I think I should preface this section with the admonition that these are the memories of a 64 year old man;  from a time when he was only 5 and 6 years old.


The photo to the right is of a one room school house,  not the one I attended, as it is long gone.

However, as I recollect, this is fairly close to what it looked like, ours did not have an oil storage barrel outside, as it was heated with a potbellied coal fired stove.

I started to school in the small village of White Post, Kentucky.

It is no longer there, neither the school nor the village!

White Post was located on Ky state route 468 (Big Creek Road)  a few miles west of the town of Nolan, West Virginia, which is located on the Tug  River;  which separates Kentucky from West Virginia.

Nolan is located about 60 miles south of the Ohio River.

My dad and his brother Alfred and brother-in-law, Johnny Salat bought a coal mine up on a mountain side just above the village of White Post about 1947.

They worked the mine and developed it over a period of 2 years until the price of coal bottomed out to around fifty cents a ton.

It was thought at that time that the Hannah Coal Company, a giant mining company, deliberately manipulated the price of coal to that unprofitable level to drive the small independent miners out of business, ala John D.Rockefeller and the Standard Oil Company 2 decades before.

Whether or not that is true, what is true, our mine went bankrupt. We had car after car (railroad cars) lined up on the siding track full of coal which could not be sold and we were out of business by the fall of 1950.

On Dec 28, 1949, my dad was working the coal mine when a cave in occurred while working the face of the coal mine.

He was injured while trying to escape the mine, however, an associate was severely injured and could not move. Dad crawled back into the area where CLAUDE JUDE  was disabled and drug him to safety.

For this selfless act of courage he was awarded the Carnegie Fund award for heroism.

The Carnegie Fund Citation is quoted at the bottom of this page.

I started school at the age of 5, as my birthday is on the 19th of September. There were two boys in the first grade, Johnny Haney (Hanie??) and myself. (two Johnnies, as I was called Johnny also at the time)

The school was a one room school with 8 grades.

Miss Nichols was the school teacher, and I believe she was a brand new teacher, fresh out of college, as she was quite young, and in retrospect, very inexperienced.

She may in fact was teaching on just a teaching certificate, with no college.

A teaching certificate could be issued just by passing a test thus certifying that the holder was qualified to teach school.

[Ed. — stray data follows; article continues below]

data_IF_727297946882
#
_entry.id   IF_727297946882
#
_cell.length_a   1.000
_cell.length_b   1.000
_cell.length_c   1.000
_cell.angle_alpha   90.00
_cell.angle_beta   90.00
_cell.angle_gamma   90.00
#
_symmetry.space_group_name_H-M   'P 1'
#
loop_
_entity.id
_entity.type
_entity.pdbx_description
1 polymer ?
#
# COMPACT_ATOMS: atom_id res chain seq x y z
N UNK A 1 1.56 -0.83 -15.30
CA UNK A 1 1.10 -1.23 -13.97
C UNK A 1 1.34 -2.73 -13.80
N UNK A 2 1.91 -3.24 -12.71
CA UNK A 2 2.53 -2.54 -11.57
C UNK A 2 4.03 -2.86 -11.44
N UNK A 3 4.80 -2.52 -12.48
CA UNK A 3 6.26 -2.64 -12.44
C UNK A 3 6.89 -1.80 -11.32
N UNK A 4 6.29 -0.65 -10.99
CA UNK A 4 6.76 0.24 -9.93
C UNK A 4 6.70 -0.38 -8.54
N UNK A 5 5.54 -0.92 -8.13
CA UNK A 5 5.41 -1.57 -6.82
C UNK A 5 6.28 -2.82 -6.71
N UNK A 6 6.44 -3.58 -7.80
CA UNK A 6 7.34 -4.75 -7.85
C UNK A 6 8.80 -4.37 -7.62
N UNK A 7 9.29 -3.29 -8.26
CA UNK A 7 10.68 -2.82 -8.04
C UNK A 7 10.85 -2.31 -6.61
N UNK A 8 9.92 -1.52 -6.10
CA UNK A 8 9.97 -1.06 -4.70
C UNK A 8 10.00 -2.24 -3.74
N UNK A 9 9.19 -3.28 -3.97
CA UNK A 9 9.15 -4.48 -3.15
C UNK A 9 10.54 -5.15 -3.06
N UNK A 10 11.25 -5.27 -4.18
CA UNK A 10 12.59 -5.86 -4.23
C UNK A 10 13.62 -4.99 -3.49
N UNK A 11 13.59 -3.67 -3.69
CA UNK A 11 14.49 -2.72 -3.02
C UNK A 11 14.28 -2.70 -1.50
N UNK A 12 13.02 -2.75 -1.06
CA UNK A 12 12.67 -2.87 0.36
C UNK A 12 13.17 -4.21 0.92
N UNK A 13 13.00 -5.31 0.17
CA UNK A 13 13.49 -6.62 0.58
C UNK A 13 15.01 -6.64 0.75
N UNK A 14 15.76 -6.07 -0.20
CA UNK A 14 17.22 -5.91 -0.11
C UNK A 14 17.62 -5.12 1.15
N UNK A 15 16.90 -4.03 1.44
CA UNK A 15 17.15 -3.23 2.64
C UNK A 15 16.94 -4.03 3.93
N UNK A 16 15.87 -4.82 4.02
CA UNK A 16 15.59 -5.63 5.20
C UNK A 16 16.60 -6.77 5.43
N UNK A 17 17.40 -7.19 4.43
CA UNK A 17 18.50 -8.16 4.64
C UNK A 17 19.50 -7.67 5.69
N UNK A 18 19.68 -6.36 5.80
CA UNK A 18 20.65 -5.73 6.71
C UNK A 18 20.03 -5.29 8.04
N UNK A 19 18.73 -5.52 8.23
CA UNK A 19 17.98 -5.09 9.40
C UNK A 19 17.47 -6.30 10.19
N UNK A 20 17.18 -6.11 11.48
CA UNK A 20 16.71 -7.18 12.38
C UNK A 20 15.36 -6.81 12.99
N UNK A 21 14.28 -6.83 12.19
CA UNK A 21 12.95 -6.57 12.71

(Those were the good old days)

Consequently, she didn’t have much time for any single grade, and the two Johnnies did not get much attention, and also we didn’t learn very much.

She managed all the boys in the 8 classes with a switch, which she used frequently and harshly. (to add insult to injury, the boy had to go out and cut the switch he was to be punished with!)

At the end of the year, I had failed miserably.  However, as there were no new pupils coming on for the next year into the first grade, so she passed me anyway, ‘on condition’, that I did well in the second grade. Every grade she didn’t have to teach left her a little more time for the others.

My mother, quite concerned about my education, seriously doubted that I had learned enough to enter the 2nd grade, so she arranged for me to attend make- up classes during the summer in Nolan, West Virginia. How that was arranged, I have no idea, for today you would never get permission to cross state lines that way to attend school

Anyway, I walked the two miles down the railroad tracks to Nolan everyday that summer (1950) to attend school in Nolan. My big sister, Jean walked with me, as she was taking 8th grade classes during the summer so she could ‘skip’ the 8th grade, the following year,  which she did.
We had to walk the railroad tracks, as the bridge which crossed the river on the road was a privately owned toll bridge, and it cost three cents to walk across the bridge, and we couldn't afford that much money every day.
It belonged to a local entrepreneur named Squire Thompson, who also owned the general store and the coal tipple where we sold and shipped our coal.

When we first moved to Kentucky, we lived in an abandoned house up the ‘holler’ from White Post in what was known as Cinderella. It had at one time been another mining town, but the mine had petered out and everyone had left. The house we lived in had belonged to a physician, and there was a barrel of old books in one of the upstairs rooms.

My brother, Charles, informed me last week
(12-26-07) that some of the books were by Edgar Rice Burrough (the Tarzon series) and by Zane Grey. He informs me that he thoroughly enjoyed all of those books.